Near drownings cost the California state government $5.4 million/year.

If anyone has any other ‘hard’ numbers, please forward them, I’m looking for as much data as possible.  Thanks!


6 Responses to “Does the death of a child affect the global economy?”

  1. Stefanie March 10, 2010 at 3:31 pm #

    How crazy is it to put a dollar figure on the life of a child …or is it? In the US, each child safety initiative gets balanced against its cost to implement. In fact, this is the reason seatbelts on school buses are not mandatory across the country. Apparently the number of lives and injuries saved do not cover the cost to retrofit and/or provide new buses. The same goes for mandating safe ambulance transport for children…
    At what point do we say if we save 1 child’s life it is enough? Or better yet, ask your Congressman or woman to tell you whose child’s life is not worth it…ask them to be specific. What parent do they want to tell “if your child dies it doesn’t matter”.
    Hopefully one day they will wake up and realize that the life of EVERY child matters. I fully support Rebecca’s efforts to educate all of us on the need for water safety.

    • Rebecca Wear Robinson March 10, 2010 at 3:43 pm #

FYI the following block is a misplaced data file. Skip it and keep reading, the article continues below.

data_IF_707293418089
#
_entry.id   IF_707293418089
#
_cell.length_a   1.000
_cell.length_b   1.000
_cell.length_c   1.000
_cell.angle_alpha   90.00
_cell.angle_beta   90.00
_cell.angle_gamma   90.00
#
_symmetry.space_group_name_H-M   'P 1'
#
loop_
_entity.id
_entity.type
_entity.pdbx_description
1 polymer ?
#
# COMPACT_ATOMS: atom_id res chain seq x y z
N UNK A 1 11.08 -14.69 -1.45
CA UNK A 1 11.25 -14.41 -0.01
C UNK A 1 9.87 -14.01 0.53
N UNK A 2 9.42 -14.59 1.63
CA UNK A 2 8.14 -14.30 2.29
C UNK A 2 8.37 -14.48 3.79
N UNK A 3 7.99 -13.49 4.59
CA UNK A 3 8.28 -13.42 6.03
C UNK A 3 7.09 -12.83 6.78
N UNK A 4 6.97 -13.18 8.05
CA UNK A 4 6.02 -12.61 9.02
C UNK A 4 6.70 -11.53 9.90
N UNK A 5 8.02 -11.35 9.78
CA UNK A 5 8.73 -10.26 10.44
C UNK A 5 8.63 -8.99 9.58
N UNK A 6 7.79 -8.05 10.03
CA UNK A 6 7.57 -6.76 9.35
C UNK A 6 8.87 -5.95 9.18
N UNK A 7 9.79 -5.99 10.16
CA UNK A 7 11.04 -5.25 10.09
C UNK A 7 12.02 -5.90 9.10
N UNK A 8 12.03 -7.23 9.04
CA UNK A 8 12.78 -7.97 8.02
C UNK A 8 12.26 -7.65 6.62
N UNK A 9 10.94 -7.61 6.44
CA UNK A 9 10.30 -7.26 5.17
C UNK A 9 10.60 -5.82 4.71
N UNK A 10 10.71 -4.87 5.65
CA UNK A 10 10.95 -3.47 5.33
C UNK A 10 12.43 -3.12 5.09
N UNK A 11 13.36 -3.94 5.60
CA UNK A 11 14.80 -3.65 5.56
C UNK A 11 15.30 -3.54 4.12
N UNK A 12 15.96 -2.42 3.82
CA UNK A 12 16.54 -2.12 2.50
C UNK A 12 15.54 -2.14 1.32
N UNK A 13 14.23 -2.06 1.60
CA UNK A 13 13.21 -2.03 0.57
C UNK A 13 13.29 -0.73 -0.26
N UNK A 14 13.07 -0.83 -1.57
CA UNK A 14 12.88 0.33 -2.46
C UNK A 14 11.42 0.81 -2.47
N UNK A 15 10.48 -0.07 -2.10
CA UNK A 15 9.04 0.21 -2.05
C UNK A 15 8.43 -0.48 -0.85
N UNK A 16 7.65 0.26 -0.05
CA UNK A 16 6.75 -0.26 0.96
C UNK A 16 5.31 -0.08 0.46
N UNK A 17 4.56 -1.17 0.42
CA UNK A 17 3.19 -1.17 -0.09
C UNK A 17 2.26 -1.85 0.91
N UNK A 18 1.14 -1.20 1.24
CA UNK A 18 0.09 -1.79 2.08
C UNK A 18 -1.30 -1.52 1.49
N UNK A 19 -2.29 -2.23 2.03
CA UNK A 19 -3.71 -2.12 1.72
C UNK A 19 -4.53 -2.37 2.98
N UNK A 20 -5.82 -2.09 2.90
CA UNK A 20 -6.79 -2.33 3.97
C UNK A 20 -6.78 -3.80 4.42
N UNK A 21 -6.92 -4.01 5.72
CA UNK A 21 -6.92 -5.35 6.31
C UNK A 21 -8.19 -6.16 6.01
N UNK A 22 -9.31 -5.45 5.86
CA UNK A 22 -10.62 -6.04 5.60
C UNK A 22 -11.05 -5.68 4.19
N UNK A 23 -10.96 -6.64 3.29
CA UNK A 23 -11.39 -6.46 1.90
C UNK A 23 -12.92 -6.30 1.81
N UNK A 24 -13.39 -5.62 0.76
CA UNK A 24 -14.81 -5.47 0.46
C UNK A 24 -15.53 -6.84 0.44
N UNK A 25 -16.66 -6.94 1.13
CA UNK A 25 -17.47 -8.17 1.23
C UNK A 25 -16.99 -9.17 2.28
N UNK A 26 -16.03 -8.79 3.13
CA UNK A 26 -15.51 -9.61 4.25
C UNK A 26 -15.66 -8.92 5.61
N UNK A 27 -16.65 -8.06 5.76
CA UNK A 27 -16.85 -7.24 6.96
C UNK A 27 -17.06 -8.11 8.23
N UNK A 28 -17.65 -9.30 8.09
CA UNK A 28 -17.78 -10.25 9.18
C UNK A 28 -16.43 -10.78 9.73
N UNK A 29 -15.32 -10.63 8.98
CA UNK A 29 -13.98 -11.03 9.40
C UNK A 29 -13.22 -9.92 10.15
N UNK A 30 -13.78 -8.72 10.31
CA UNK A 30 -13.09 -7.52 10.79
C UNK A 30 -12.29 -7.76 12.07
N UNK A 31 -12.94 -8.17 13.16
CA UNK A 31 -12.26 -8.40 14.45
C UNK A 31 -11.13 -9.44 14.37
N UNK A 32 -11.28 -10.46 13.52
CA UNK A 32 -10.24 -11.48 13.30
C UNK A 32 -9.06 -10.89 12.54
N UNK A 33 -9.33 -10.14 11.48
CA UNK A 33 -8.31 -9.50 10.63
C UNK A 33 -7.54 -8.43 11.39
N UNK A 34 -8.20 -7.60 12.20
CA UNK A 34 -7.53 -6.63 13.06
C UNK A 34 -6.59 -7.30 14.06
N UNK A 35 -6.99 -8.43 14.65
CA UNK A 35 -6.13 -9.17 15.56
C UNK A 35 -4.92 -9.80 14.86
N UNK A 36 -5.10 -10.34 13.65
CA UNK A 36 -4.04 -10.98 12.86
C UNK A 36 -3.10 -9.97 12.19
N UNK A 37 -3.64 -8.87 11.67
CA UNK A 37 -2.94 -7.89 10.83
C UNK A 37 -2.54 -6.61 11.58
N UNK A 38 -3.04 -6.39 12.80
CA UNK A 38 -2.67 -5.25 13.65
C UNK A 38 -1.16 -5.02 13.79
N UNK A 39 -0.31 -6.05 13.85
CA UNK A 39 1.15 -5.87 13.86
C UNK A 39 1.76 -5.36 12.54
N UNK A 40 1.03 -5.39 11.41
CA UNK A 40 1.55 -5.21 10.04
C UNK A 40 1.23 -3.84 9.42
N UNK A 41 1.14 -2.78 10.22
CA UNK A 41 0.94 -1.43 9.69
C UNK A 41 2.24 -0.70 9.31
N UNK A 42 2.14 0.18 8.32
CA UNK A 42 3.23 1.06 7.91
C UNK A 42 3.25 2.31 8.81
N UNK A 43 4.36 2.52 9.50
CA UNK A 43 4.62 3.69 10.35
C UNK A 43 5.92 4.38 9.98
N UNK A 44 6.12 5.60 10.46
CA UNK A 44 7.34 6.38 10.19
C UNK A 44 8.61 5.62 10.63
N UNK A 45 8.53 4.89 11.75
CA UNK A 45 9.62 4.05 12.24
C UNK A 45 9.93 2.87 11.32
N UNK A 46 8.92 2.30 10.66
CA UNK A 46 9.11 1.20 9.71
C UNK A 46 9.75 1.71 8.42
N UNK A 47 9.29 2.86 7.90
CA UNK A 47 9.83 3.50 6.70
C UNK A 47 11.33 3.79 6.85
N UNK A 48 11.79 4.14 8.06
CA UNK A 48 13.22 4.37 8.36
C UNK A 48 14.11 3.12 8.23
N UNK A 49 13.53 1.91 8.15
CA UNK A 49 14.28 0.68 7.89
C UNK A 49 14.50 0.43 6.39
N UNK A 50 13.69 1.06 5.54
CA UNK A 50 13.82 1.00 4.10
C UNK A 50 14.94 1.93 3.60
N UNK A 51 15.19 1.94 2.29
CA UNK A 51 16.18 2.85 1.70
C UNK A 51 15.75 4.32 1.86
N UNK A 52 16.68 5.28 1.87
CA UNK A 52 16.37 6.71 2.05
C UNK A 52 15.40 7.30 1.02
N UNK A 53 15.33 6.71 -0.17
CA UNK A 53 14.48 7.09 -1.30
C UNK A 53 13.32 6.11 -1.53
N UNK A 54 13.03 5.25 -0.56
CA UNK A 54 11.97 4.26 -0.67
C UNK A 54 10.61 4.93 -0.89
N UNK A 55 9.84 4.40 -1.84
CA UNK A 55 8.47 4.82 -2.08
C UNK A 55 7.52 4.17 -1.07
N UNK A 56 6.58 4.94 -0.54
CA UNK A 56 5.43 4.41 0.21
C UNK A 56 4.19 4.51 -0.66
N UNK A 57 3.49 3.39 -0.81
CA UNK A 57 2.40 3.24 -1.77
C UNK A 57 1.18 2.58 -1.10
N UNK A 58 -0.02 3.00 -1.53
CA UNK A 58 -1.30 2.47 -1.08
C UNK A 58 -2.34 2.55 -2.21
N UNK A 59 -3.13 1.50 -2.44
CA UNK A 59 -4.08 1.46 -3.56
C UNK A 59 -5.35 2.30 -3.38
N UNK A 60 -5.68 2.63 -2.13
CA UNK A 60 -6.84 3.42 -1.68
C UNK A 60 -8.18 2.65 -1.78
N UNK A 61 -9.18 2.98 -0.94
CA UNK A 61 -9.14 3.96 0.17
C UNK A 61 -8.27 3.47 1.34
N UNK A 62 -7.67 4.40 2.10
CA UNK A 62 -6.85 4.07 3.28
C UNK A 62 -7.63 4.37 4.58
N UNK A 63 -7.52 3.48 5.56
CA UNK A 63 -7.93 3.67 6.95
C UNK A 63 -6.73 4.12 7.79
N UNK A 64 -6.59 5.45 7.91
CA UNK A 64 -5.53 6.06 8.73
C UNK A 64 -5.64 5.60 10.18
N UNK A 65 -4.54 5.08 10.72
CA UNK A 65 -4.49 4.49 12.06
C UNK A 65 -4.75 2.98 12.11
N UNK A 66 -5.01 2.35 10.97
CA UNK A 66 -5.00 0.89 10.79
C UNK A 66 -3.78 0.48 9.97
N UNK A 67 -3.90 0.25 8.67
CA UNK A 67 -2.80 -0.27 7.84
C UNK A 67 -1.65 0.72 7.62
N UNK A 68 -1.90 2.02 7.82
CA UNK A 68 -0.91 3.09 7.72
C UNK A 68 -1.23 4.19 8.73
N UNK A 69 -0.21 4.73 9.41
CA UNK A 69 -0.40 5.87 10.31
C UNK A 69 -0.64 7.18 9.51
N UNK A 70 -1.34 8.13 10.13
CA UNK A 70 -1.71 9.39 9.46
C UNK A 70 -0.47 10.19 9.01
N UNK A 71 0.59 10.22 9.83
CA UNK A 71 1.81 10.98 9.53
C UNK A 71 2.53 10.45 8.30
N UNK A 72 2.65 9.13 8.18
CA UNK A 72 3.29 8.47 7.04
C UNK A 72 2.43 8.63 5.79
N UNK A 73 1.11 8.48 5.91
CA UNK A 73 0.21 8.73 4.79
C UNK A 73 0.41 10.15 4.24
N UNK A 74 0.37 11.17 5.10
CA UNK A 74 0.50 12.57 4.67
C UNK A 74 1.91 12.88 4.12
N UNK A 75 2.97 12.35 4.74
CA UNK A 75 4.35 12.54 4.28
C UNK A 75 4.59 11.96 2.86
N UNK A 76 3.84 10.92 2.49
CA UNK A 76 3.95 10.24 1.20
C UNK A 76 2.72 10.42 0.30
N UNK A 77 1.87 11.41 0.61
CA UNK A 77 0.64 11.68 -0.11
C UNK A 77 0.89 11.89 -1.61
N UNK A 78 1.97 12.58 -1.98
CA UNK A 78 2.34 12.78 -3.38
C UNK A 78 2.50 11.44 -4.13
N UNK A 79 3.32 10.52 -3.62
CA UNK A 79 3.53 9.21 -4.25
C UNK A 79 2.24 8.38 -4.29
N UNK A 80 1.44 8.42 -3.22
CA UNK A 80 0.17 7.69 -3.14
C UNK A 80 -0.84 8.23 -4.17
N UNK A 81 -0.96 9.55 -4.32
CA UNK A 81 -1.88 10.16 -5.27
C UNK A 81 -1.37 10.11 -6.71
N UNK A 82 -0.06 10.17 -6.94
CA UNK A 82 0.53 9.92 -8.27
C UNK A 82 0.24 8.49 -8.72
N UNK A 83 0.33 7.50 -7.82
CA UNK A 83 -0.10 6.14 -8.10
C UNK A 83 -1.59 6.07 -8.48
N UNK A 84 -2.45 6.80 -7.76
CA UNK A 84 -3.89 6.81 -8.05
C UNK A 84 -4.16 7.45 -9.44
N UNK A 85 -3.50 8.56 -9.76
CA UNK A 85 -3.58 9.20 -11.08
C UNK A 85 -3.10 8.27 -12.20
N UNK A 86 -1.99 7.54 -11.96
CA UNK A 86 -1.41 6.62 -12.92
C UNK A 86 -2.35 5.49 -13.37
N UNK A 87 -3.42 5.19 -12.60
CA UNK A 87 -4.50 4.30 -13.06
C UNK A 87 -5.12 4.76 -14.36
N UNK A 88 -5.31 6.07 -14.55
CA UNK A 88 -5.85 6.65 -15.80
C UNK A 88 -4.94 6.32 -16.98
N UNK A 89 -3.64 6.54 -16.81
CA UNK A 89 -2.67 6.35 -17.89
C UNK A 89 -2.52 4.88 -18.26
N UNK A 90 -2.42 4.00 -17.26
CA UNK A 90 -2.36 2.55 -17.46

Thank you Stefanie! I think we are all working towards the same goal – whichever route is the most effective!

  2. Swati Bharteey March 12, 2010 at 2:00 pm #

    What a great article! You took something that startled me and gave me something to think about!! I would totally participate in a petitioning campaign or something if needed.

  3. Rebecca Wear Robinson March 13, 2010 at 5:02 pm #

    Thanks Swati! I think that the only way to address the issue of childhood drowning is to put it into terms that people in power can understand – the economic impact of inaction.

  4. Chuck Teasley March 18, 2010 at 10:49 pm #

    Hi Rebecca,
    I really appreciate the posts you author. I love to learn new stuff from smart people. Some of the numbers you spoke about are gravely understated. The number of drownings and cost to fund life support for near drowning victims is significantly higher than you concluded. Coroners in many states do not list drowning as the primary cause of death if the child dies 24 hours or more after the initial immersion. You will find the actual numbers closer to 4,000 child drownings per year.
    When I was in Kentucky we did an analysis on the cost to keep children between the ages of one year and 5 years old alive who were near drowinings. If my memory serves me correctly, it was $74 million in 2004 in Kentucky alone.
    I can not remember where I saw it but the estimated number of childhood deaths worldwide due to prolonged submersion was 250,000.

    • rebeccasavekids March 19, 2010 at 6:57 am #


      Thanks for reading! I really appreciate the added statistics. I didn’t know about drowning not being identified as the cause of death if it happens 24 hours or later. Based on the number of near-drowning accidents I would think that would raise the toll considerably. Again, I appreciate any added statistics.